Results tagged ‘ Jim Gilliam ’
By Jon Weisman
With the Dodgers celebrating their 10 retired numbers in a pin series this year, I was curious who was the last active player to take the field with each of these legends. Here’s what I found:
1 Pee Wee Reese
Ron Fairly, who was 19 when making his debut with the 40-year-old Reese as a teammate on the 1958 “Welcome to Los Angeles” Dodgers, was 40 himself when he played his last big-league game in 1978. Years between Reese’s first game and Fairly’s last: 38
By Jon Weisman
When might you be having a charmed season? When you’re scoreless with two out in the bottom of the 10th inning, Sandy Koufax bats for himself and walks, and then Roberto Clemente — of all people — drops a fly ball to allow the game-winning run to score.
That’s what happened August 14, 1965 at Dodger Stadium to allow the Dodgers to win, 1-0.
“It was sinking all the way,” Jim Gilliam, who hit the ball at Clemente, told Frank Finch of the Times. “Clemente first had his glove up in front of his chest, but at the last moment had to shift it. That’s when he muffed the ball.”
Said Clemente: “I was groping for the ball. I lost it.”
Though there were still many skeptics about the ’65 Dodgers, one who saw their potential was Pirates third baseman Bob Bailey.
“They’re not just giving an 80% effort like some teams,” Bailey told Times columnist Sid Ziff. “They go all out. They go for the extra base, the squeeze bunt, the impossible catch. And, of course, they’ve got tremendous pitching.”
But rather using the Clemente game to launch like a rocket to the National League pennant, the Dodgers would have one of their bumpiest weeks of the year.
By Mark Langill
It took four hours and 13 minutes to realize the irony of bobblehead-honoree Maury Wills throwing out the ceremonial first pitch before Monday’s Dodgers-Phillies marathon that featured 17 runs, 26 hits, 10 pitchers and 367 pitches. L.A.’s 10-7 victory came within five minutes of the all-time Los Angeles record for longest nine-inning home game.
Wills played in the longest game on October 2, 1962, one of the most exciting yet overlooked episodes in the history of the Dodgers-Giants rivalry.
“The old pro is back,” Walter Alston told the Times.
Though he had been a full-time coach, Gilliam had been taking batting and infield practice since Spring Training.
“I’m glad to be back on the roster,” he said. “I think I can help the club, and that’s all that counts.
Alston cautioned that he didn’t “intend to play Jim at third base very much, but there will be times when he will finish up the game there after pinch-hitting.”
That plan lasted for about three days. The 36-year-old Gilliam played 16 innings across a May 31 doubleheader and went on to start 99 more games during the remainder of the 1965 season and all seven in the ’65 World Series.
In a story that appeared in Dodger Insider magazine this month, Mark Langill offers a fond look back at how Gilliam’s improbable comeback boosted the Dodgers to a title. (Click each page below to enlarge.)
— Jon Weisman
— Sports Photos (@sportsphotos) June 4, 2014
By Mark Langill
It was 50 years ago today that Sandy Koufax entered his June 4, 1964 start at Philadelphia with a 5-4 record and a modest goal. He wanted to concentrate on the positioning of his right foot during his delivery.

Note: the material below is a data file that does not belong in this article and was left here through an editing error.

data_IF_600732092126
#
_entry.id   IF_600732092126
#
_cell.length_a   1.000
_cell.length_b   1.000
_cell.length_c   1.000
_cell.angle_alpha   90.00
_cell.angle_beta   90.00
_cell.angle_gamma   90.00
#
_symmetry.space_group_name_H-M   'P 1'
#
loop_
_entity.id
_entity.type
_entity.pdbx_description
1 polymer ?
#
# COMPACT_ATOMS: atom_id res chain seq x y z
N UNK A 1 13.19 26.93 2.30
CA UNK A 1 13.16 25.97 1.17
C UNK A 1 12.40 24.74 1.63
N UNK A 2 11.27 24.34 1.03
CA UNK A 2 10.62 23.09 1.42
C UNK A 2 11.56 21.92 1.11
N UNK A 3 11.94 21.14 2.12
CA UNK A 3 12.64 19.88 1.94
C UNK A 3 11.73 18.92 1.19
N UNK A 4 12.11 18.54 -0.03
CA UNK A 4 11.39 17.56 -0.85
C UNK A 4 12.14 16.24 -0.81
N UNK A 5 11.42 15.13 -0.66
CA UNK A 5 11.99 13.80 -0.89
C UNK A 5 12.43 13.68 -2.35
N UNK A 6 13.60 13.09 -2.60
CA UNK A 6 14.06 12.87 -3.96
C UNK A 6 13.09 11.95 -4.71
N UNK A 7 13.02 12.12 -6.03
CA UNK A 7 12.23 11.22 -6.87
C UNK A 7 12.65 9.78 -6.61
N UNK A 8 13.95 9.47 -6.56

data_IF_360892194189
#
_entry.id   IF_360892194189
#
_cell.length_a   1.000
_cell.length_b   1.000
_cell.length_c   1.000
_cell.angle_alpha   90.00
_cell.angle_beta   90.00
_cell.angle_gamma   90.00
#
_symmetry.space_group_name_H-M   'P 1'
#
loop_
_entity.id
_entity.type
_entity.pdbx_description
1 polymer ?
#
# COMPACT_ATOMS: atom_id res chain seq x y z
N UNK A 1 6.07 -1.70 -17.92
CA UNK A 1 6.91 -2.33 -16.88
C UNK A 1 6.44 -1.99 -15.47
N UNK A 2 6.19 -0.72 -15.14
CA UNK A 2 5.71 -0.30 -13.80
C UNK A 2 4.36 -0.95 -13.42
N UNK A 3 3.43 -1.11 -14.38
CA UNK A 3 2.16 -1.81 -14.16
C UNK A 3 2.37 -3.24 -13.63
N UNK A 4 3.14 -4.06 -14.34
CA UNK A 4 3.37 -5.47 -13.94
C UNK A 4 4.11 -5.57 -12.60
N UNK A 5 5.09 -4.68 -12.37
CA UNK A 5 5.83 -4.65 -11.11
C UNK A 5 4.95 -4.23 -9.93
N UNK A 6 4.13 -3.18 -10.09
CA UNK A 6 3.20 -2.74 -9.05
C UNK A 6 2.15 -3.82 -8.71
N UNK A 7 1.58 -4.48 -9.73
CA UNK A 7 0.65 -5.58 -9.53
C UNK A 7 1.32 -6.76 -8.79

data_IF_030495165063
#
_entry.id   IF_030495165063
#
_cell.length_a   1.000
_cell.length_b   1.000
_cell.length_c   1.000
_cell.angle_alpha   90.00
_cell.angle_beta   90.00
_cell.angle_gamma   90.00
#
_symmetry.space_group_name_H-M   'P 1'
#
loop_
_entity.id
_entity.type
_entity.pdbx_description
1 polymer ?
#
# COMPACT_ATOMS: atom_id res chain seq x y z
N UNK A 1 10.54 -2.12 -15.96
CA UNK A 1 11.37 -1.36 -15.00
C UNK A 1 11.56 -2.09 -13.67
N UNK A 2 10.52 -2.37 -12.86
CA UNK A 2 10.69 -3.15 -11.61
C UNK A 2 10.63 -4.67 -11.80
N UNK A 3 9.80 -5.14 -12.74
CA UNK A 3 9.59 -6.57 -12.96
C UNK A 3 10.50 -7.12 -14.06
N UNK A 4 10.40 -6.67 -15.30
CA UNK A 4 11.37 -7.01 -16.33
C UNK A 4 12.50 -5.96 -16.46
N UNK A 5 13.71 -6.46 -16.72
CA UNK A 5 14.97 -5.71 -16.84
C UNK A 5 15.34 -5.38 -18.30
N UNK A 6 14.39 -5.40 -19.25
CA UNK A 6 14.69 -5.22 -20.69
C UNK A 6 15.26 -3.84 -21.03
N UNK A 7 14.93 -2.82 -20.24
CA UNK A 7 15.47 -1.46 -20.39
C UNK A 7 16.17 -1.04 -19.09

By Jon Weisman
The good news for Clayton Kershaw is, he’s healthy.
Not to mention that for the first two innings — six up, six down — of today’s 7-3 loss to Oakland, the Dodger ace made last week’s start look like every bit the aberration we thought it was. Six up, six down.
Then came a third inning which, as much as anything, was reminiscent of the third inning of Game 6 of the 2013 National League Championship Series.
Kershaw allowed two walks, an RBI single and another walk that loaded the bases. Then former Dodger Nick Punto came up, got ahead in the count and began fouling off pitches, just like Matt Carpenter did in his 11-pitch NLCS at-bat against Kershaw.
Punto won this marathon, singling to right field to drive in two more runs, and Kershaw was pulled mid-inning, ultimately charged with five runs.
And by the sounds of it, he was ready to sentence himself to pitcher jail. From Ken Gurnick of MLB.com:
… “It’s not fun to deal with,” said Kershaw, who has an 18.00 ERA. “Physically, I feel great. I don’t have any excuses. I don’t know, searching for answers right now. I know it’s Spring Training, it doesn’t matter, but it matters to me.”
Mattingly said he wasn’t panicking.
“The first two innings were really good, then he got out of rhythm and couldn’t find it,” Mattingly said. “Good thing is, it’s Spring Training, that’s why we’re here. He had the same kind of spring last year. He has a level of expectation of always being good. I don’t have a problem with that. He expects to be in midseason form, and we keep working toward that. He gets frustrated. That’s why we love him.” …
On the opposite end of the spectrum was Seth Rosin, who followed his two-inning, five-strikeout outing Wednesday by tossing three shutout innings with three strikeouts today. That included pitching out of a second-and-third, none-out jam in the fourth inning, thanks to an Adrian Gonzalez throwing error.
“This outing is actually more impressive to me than his first outing,” SportsNet LA analyst Orel Hershiser said on the air. “Today, he’s facing some adversity, against a team swinging the bat really well, and he’s still able to get them out.”
Rosin, by the way, was born in 1988, 7 1/2 months after Kershaw and a couple weeks after the Dodgers won the World Series.
Coming in behind Rosin on the highlight reel was Dee Gordon, who had an RBI triple for the second consecutive game, and Andre Ethier and Miguel Olivo, who each had two hits.